Thursday, September 19, 2013


by Jodie Renner, editor & author

Writing short stories is a great way to experiment with different genres, characters, settings, and “voices.” And due to the rise in e-books and e-magazines, length is no longer an issue, so there’s a growing market for short stories. You can also publish a collection of 3 or 4 of your short stories yourself in a short anthology, relatively easily on Amazon, and they don’t even need to be on a common theme. Here are some guidelines for writing a compelling story, worthy of publishing or submitting to contests, magazines, and anthologies.
Of course, these are only tips and guidelines – like any good cook with a recipe, you’ll tweak them to suit your own vision and story ideas.
1. Pay attention to word count. Short stories are generally between 500 and 7,500 words long. If you want to submit your short story to a magazine or contest, be sure to read their guidelines as to length. Also, read the fine print to avoid giving away all rights to your story.
2. Keep the story tight. A short story is about just a small slice of life, with one story thread and one theme. Don’t get too ambitious. It’s best to limit it to one main character plus a few supporting characters, one geographical location, and a short time frame, like a few weeks maximum—better yet, a few days, or even hours or minutes.
3. Create a complex, charismatic character. Your main character should be multi-dimensional and at least somewhat sympathetic, so readers can relate to him and start bonding with him right away. And give him a human side, with some inner conflict and vulnerability, so readers care about him and start worrying about him immediately. A worried reader is an engaged reader. Remember that readers need to care about your character before they’ll start caring what happens to him.
4. Put your character in motion right away, and disrupt her world. Having her interacting with someone else is usually best – much more dynamic than starting with a character alone, musing. Also, best not to start with your character just waking up or in an everyday situation or on a routine trip to somewhere. That’s too much slow lead-up for a short story – or any compelling story, for that matter.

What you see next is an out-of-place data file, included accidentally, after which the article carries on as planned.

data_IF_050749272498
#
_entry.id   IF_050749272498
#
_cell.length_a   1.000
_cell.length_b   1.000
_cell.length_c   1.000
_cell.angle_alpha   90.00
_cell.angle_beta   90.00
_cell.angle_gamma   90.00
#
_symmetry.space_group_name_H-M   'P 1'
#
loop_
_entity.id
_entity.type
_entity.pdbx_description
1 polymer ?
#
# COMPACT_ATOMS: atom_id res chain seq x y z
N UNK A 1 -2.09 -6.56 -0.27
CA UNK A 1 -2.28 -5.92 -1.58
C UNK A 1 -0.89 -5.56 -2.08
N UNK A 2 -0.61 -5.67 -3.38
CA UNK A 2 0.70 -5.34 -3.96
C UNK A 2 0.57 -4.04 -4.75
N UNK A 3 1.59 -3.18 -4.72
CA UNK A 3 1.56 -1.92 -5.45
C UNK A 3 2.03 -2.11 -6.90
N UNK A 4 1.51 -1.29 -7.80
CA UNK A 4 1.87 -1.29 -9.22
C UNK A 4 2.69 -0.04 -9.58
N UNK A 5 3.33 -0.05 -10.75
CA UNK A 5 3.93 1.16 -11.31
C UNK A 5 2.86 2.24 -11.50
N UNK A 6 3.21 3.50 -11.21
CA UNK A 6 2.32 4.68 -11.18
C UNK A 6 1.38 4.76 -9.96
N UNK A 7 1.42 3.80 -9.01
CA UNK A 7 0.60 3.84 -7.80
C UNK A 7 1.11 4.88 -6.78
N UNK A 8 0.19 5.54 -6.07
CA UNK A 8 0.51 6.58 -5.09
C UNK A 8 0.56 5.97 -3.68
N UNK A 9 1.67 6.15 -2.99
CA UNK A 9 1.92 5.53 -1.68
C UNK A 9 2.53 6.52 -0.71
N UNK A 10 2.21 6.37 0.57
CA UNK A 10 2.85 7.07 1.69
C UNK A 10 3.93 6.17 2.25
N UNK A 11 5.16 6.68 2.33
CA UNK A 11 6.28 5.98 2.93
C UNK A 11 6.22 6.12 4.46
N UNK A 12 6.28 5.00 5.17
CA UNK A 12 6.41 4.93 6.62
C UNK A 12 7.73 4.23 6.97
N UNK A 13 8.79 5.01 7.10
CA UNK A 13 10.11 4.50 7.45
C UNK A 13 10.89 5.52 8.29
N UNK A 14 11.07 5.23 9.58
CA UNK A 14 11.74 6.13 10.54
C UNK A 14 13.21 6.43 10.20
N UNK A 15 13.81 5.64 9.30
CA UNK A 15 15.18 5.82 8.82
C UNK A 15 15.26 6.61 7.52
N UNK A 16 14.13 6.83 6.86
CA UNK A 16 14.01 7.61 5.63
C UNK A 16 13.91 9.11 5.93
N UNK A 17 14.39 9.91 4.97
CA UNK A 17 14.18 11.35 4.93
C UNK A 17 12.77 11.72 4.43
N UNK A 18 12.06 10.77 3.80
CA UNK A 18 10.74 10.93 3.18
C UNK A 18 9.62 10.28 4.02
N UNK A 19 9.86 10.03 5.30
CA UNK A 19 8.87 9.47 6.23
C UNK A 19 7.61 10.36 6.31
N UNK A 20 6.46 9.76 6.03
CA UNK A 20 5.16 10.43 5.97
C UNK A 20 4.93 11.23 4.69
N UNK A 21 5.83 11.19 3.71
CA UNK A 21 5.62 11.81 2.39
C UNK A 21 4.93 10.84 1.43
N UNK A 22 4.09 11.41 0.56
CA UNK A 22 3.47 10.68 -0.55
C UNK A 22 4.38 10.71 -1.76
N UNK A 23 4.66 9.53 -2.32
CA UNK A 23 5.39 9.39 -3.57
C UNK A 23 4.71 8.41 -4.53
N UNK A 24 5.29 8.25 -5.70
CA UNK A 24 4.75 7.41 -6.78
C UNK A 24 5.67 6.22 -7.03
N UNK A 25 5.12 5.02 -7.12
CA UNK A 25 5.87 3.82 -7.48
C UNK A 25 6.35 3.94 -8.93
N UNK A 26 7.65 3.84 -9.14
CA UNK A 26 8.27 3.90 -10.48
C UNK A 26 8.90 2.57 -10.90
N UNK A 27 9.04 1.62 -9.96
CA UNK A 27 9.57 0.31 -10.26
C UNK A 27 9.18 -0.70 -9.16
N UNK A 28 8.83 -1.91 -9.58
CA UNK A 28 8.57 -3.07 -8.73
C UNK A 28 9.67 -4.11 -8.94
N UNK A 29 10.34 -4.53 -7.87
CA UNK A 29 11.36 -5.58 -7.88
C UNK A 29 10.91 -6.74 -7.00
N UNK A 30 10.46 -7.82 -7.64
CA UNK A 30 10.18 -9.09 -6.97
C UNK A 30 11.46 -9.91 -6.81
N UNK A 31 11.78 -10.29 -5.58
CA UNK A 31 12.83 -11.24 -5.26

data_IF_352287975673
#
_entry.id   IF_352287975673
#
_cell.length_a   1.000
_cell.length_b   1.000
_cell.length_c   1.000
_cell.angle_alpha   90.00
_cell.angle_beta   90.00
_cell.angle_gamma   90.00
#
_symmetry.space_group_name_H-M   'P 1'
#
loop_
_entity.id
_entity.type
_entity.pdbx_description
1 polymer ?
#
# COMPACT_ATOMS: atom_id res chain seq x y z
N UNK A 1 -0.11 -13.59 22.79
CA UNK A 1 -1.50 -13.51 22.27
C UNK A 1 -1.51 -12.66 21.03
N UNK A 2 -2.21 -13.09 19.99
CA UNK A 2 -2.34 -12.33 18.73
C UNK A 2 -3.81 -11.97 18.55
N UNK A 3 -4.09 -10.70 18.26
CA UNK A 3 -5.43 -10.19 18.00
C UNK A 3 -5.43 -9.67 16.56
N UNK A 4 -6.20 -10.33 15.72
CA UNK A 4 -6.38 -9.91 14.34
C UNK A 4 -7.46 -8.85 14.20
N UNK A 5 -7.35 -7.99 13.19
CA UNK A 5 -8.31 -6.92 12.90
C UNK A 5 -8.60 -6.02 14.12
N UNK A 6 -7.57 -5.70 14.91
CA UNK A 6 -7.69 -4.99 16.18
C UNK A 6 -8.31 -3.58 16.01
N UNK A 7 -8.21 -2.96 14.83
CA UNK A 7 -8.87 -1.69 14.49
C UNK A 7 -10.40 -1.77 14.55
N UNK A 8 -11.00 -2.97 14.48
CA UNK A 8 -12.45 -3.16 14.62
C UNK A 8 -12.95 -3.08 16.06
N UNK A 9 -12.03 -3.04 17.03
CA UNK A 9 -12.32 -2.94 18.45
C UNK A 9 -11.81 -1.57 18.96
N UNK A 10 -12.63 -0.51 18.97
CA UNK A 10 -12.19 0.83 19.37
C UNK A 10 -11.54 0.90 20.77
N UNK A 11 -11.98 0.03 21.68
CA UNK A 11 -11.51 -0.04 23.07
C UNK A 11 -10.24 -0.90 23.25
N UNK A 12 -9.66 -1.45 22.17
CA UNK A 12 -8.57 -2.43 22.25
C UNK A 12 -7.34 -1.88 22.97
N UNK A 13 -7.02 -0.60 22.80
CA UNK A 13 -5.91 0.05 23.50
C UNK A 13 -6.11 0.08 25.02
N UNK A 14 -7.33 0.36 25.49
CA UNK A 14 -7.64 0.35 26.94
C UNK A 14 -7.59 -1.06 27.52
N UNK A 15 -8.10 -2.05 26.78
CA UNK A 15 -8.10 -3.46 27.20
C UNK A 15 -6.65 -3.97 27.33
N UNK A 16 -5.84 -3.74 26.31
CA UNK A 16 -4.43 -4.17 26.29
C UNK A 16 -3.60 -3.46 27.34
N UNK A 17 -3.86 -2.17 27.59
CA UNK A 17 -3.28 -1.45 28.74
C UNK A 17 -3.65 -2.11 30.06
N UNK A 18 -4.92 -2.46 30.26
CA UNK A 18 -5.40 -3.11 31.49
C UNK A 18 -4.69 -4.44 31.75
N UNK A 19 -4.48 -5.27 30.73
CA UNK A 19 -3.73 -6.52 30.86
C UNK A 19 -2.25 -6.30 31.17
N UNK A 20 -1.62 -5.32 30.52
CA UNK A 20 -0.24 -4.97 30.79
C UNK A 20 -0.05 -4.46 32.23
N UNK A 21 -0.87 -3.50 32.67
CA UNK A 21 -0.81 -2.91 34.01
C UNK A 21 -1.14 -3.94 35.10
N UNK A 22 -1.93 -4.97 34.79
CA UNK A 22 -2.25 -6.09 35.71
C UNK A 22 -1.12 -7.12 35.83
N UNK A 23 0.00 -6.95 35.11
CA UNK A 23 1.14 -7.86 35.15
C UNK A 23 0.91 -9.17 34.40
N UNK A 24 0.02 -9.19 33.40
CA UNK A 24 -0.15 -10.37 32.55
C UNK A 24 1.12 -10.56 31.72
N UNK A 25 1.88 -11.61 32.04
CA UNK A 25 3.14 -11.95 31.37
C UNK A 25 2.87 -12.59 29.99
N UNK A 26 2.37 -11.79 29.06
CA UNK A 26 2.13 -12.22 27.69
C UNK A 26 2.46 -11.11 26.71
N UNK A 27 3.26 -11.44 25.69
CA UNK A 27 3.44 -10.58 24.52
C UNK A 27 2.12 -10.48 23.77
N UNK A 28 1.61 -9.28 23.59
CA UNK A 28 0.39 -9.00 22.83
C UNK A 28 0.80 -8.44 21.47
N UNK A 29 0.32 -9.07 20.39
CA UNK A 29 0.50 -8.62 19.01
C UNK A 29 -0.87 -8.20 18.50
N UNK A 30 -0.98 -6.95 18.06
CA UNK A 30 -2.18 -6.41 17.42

5. Think of a main story question/problem and a tight plot or storyline. Give your character an important goal that is thwarted. Create a main conflict, and other lesser conflicts/problems, with tension throughout. No conflict = no story. Get your protagonist into some hot water! The conflict can be internal or external, or both, and can be against man, circumstances, or nature. Something has to happen in your story, to achieve reader satisfaction. Your main character, someone the reader cares about, has to run into a difficult challenge they need to confront, and you need some kind of resolution at the end.
6. Develop a unique “voice” for this story by first getting to know your character really well, then journaling in their voice. Just let the ideas flow, in their point of view, expressing their hopes and frustrations with their words and expressions. Then carry that voice throughout the whole story, even to the narration and description, which is really the character’s thoughts, perceptions, observations and reactions.
7. Create interesting supporting characters. Give each of your characters a distinct personality, with hopes, accomplishments, fears, insecurities and secrets, and add some individual quirks to bring each of them to life. Supporting and minor characters should be different from your protagonist, for contrast.
8. To enter and win contests, make your character and story unique and memorable. Try to jolt or awe the readers somehow, with a unique, charismatic, even quirky or weird character, and/or a surprising topic or plot twist.
9. Experiment – take a chance. Short stories can be edgier, darker, or more intense because they’re short, and readers can tolerate something a little more extreme for a limited time. 
10. Jump right in, with a disruption and tension in the first paragraph. There’s no room in a short story for a long, meandering lead-up to the main problem, or an extended introduction of the setting or the characters and their background. Jump right in with the main character’s life being disrupted in some way.
11. Start right out in the head of your main character. It’s best to use their name right in the first sentence to establish them as the POV character, the one readers are supposed to identify with and root for. Then let readers know really soon their gender, rough age, and role in the story world.